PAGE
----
Jazz has actually been banned in New Orleans schools since 1922

  • 30 Apr - 06 May, 2022
  • Mag The Weekly
  • Mag Files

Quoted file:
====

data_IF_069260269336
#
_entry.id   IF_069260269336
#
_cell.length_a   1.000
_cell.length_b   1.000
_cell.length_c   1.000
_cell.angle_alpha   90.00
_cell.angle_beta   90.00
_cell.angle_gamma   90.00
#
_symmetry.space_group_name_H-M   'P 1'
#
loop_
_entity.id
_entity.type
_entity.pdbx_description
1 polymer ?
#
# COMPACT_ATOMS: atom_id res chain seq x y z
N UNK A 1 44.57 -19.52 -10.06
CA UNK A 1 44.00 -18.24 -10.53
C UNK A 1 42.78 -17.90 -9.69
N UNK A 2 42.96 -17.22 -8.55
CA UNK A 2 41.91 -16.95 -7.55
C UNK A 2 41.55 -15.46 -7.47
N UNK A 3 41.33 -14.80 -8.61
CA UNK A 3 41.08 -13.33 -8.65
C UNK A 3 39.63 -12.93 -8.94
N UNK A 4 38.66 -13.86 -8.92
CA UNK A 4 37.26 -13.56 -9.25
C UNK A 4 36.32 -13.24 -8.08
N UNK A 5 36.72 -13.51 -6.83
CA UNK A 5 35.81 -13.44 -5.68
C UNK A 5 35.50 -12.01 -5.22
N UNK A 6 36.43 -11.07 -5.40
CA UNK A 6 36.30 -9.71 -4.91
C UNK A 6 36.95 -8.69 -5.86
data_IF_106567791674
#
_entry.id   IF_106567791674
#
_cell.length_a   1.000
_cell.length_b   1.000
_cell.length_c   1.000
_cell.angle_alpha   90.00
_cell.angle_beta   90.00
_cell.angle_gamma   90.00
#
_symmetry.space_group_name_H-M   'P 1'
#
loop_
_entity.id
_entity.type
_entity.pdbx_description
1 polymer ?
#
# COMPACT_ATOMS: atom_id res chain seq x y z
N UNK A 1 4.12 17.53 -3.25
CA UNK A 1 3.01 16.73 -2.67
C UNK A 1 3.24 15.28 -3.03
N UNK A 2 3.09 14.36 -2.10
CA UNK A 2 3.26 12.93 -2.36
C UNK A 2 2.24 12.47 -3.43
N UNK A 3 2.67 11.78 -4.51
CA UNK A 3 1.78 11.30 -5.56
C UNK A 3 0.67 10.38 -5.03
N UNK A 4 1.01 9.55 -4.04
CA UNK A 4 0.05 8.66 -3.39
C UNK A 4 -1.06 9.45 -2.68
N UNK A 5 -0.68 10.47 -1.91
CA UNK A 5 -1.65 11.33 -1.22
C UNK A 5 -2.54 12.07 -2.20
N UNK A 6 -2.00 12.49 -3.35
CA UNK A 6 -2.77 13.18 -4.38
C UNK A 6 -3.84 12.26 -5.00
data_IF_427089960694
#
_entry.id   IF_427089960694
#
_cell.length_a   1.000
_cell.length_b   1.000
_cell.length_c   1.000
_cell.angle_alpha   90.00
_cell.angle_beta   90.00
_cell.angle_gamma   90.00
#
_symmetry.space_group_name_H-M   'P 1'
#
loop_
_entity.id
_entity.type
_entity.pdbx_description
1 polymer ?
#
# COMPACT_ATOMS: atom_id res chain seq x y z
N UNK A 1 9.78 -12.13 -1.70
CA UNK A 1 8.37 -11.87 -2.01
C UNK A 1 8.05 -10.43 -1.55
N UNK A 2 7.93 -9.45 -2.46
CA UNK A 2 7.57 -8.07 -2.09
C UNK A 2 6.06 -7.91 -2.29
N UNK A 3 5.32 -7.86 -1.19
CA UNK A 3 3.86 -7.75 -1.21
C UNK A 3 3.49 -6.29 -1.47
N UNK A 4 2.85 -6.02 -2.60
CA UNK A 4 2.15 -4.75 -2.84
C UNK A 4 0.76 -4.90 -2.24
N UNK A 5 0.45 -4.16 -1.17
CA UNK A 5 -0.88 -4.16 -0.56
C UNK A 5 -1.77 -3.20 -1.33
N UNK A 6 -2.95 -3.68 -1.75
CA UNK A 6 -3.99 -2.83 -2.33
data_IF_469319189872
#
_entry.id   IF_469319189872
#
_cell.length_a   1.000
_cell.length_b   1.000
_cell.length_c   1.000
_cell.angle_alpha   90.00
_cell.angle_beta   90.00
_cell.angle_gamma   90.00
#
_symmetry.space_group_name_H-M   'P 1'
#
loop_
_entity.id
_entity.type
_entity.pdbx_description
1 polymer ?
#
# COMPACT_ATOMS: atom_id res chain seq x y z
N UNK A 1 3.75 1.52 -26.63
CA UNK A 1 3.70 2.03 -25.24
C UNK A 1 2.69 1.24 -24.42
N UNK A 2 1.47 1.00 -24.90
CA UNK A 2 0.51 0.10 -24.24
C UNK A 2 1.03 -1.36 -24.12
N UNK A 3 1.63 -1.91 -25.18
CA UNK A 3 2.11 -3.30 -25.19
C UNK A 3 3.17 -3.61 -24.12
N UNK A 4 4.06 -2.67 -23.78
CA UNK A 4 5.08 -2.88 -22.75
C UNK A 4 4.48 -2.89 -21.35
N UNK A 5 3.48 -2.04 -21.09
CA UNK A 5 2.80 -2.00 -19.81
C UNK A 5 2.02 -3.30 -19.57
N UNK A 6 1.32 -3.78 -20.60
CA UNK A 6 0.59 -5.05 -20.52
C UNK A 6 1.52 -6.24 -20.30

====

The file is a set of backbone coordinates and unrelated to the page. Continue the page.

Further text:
The school board in the city where jazz took root is preparing to undo a little-known 1922 rule that bans jazz music and dancing in public schools. Officials tell The New Orleans Advocate that the policy has racist origins, as its creators sought at the time to distance New Orleans schoolchildren from the African Americans who created the genre. The rule has been ignored for decades. Jazz is taught in some schools and marching bands accompanied by dance teams are a fixture of Carnival season parades. The board discussed the policy at a committee meeting and planned to vote on reversing it. The policy came to the board’s attention after Ken Ducote, executive director of the Greater New Orleans Collaborative of Charter Schools, read a book, Chord Changes on the Chalkboard: How Public School Teachers Shaped Jazz and the Music of New Orleans, by Al Kennedy. Kennedy had found out about the policy while doing research. Reports from 1922 quote a then-school board member identified as Mrs Adolph Baumgartner as one of the early opponents of the genre. “Jazz music and jazz dancing in schools should be stopped at once,” Baumgartner said during a March 1922 meeting. Kennedy said the ban was likely the school board “reacting to the fears of the day.”